Banks told to get tough on cybersecurity in 2016

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2016 New York state cybersecurity requirements for banks, expected to be applied country-wide, include multi-factor auth, regular audits and pentests, and exacting third-party vendor cybersecurity scrutiny.

New York state regulators are prepping to release new cybersecurity guidelines for banks that are expected to set a status quo for state-level and federal banking regulators.

The guidelines coming from the New York State Department of Financial Services cover required policies for vendor management, breach notification, implementing multi-factor authentication for customers, employees and service providers, and third-party security management policies.

This news will be a breath of fresh air for well-founded fears that banks have fallen behind in cybersecurity, although the new guidelines are expected for release in early 2016 and so far no deadline for complying with the guidelines has been revealed.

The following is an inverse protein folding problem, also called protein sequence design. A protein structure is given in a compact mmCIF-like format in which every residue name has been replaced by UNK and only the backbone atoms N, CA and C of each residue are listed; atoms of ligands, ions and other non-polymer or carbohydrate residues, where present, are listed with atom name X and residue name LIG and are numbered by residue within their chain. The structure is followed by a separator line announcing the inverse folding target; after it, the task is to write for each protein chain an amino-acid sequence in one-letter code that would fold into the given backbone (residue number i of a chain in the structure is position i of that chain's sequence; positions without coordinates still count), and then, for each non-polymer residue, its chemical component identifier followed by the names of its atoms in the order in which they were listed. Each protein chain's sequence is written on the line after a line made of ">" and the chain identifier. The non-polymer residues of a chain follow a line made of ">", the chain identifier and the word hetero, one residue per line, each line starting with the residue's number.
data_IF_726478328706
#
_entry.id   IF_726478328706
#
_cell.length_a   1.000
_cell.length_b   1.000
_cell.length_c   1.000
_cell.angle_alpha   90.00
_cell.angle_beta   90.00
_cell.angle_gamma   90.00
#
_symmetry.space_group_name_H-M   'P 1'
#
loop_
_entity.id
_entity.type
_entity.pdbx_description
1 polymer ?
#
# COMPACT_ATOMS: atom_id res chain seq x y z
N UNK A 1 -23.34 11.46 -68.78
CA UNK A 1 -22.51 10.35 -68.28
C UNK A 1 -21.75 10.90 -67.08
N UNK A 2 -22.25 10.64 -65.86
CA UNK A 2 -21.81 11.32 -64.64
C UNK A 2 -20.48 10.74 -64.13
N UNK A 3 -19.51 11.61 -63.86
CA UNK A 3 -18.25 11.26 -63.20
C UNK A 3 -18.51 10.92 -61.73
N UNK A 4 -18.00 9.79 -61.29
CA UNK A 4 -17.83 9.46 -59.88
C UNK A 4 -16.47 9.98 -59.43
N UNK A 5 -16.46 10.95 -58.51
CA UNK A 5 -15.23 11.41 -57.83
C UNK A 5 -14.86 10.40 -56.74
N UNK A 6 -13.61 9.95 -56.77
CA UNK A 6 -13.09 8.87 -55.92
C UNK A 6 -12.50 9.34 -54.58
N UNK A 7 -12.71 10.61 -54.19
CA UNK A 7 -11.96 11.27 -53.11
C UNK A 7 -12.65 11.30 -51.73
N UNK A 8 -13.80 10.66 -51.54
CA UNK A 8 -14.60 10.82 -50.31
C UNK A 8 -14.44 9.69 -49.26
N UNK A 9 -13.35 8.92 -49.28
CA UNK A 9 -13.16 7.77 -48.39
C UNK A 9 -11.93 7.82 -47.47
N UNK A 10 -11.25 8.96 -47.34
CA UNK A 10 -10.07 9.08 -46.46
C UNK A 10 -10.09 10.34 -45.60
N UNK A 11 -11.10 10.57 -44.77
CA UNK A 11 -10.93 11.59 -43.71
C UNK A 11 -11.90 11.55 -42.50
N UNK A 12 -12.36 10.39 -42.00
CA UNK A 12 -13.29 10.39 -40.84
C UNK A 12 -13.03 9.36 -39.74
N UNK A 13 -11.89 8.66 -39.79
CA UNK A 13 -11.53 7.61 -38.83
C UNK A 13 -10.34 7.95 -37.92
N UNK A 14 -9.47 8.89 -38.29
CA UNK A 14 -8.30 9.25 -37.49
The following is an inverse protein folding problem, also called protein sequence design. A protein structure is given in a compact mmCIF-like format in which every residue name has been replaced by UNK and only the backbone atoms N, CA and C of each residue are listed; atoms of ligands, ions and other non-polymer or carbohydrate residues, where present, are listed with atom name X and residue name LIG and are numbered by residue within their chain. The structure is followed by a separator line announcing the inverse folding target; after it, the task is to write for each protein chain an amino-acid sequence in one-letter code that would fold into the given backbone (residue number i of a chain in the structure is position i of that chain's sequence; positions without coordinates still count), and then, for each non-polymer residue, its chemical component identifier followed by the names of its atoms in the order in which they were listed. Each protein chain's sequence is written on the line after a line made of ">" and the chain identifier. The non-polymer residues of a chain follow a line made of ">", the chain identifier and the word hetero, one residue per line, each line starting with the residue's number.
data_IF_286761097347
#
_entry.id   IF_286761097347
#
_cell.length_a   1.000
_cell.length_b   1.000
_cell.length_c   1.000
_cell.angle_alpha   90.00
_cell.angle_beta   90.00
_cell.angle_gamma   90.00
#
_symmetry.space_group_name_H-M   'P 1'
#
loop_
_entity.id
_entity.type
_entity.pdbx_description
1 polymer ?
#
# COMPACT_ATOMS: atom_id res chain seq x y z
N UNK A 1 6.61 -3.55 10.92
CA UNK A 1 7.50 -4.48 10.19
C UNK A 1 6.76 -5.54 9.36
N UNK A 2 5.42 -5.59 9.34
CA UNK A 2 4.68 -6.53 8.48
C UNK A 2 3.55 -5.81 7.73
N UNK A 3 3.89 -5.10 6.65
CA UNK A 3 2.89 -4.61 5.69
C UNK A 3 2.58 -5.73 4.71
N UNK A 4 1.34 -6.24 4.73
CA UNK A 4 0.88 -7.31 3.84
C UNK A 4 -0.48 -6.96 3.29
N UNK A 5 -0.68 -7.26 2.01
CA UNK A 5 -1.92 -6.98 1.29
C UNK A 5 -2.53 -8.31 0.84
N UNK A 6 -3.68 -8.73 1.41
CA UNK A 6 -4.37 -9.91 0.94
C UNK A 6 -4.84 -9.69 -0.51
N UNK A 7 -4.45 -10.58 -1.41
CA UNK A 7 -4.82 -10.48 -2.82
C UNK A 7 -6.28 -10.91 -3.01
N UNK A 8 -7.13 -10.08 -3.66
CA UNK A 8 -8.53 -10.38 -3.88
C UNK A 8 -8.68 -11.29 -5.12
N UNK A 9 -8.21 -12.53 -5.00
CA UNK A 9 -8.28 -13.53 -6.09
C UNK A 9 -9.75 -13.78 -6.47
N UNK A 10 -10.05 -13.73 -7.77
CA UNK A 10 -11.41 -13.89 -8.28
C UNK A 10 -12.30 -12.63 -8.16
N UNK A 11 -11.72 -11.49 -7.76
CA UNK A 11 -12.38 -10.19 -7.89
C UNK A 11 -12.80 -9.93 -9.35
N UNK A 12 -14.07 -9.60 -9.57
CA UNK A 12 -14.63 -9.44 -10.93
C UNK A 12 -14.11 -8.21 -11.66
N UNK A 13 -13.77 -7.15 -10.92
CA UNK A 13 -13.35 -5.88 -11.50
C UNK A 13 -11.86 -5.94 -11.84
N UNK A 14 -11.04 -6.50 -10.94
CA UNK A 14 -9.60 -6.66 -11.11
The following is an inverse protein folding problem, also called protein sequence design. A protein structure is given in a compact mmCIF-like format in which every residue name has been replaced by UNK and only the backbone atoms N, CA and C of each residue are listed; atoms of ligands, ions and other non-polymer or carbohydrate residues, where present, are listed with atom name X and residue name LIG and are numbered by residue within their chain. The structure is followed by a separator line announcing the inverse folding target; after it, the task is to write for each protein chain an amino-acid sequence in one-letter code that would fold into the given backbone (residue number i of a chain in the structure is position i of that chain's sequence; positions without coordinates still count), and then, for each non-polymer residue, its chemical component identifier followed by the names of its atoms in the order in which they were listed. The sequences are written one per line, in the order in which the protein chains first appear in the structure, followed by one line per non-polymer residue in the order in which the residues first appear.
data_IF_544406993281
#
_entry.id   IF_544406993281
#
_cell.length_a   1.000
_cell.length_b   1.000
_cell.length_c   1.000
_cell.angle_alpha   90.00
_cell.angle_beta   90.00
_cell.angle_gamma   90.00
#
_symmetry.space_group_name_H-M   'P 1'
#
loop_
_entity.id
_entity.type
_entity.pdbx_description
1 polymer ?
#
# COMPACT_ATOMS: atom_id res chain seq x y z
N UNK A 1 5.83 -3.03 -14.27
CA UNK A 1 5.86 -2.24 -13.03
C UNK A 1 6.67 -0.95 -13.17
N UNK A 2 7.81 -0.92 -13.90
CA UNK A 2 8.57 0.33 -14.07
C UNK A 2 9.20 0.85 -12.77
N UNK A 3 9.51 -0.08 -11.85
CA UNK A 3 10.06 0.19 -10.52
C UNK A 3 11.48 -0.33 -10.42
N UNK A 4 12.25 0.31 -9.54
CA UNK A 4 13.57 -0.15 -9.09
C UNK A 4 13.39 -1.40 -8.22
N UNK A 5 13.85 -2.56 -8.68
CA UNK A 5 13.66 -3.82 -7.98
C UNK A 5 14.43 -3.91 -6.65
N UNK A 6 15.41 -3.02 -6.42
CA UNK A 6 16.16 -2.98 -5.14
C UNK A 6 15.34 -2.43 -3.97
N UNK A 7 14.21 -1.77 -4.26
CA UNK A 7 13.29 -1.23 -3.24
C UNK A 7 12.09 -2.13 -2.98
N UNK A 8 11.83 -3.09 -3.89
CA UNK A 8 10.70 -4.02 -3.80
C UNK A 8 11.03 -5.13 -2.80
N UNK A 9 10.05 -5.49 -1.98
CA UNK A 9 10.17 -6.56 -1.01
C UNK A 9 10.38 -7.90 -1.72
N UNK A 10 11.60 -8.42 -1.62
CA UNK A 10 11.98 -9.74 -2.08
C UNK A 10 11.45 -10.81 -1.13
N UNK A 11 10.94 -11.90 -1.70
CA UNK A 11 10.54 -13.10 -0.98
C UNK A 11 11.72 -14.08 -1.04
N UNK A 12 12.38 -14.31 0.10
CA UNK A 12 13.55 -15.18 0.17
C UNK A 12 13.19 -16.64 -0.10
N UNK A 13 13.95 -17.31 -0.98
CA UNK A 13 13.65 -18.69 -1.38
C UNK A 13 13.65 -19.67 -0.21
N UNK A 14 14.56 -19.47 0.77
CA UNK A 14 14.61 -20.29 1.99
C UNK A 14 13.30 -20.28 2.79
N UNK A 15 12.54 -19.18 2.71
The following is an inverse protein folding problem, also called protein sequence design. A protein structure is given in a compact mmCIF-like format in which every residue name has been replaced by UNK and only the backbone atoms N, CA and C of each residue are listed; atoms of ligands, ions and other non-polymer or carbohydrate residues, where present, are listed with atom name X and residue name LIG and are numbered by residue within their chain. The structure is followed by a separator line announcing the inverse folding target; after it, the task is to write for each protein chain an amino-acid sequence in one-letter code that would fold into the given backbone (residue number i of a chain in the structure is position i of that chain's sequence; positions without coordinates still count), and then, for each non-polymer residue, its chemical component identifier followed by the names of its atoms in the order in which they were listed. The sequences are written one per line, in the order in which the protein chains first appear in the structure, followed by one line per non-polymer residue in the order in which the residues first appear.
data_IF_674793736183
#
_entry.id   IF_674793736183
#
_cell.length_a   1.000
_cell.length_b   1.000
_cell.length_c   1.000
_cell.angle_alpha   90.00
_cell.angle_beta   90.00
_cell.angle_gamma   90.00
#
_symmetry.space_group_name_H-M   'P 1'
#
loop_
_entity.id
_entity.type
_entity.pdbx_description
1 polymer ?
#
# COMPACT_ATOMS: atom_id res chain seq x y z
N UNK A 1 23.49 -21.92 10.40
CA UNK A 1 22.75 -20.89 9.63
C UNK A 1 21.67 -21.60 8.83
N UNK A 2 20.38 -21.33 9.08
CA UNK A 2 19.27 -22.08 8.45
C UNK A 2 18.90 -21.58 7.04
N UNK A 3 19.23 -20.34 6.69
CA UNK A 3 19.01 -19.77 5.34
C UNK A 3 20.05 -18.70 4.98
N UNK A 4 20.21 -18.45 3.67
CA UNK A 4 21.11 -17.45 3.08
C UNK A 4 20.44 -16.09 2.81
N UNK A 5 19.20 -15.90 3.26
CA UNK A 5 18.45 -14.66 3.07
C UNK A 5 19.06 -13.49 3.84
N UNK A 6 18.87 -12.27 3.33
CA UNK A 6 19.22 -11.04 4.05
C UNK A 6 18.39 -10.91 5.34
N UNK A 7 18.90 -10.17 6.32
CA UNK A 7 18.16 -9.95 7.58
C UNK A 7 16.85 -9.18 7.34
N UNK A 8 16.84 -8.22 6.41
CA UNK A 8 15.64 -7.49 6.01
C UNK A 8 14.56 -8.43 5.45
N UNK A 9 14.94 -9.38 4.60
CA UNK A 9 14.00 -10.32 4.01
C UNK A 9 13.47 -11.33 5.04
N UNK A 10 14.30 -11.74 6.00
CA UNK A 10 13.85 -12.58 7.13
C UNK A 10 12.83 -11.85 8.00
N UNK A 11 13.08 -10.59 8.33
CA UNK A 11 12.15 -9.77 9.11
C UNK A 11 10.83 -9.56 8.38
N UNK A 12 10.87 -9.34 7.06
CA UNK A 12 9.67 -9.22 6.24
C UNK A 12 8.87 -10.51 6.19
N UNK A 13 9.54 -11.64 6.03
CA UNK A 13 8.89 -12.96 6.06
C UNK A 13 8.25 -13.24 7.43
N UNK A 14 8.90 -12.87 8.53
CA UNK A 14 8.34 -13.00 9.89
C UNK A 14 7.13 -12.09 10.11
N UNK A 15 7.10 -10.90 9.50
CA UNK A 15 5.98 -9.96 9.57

This change has strong roots in a November letter from NYSDFS, which called out the financial industry’s weakness with cybersecurity, and its problematic reliance on third-party service providers for critical banking and insurance functions.

The letter cites troubling results from internal security surveys and risk assessments, noting that financial institutions have been unable to keep up with developing attack and defense in infosec, that third-party vendors pose a serious cybersecurity risk, and that the scale of attacks is now of global import.

Regulation is on the horizon. The NYSDFS letter states, “There is a demonstrated need for robust regulatory action in the cyber security space, and the Department is now considering a new cyber security regulation for financial institutions.”

 

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Credit: ZDNet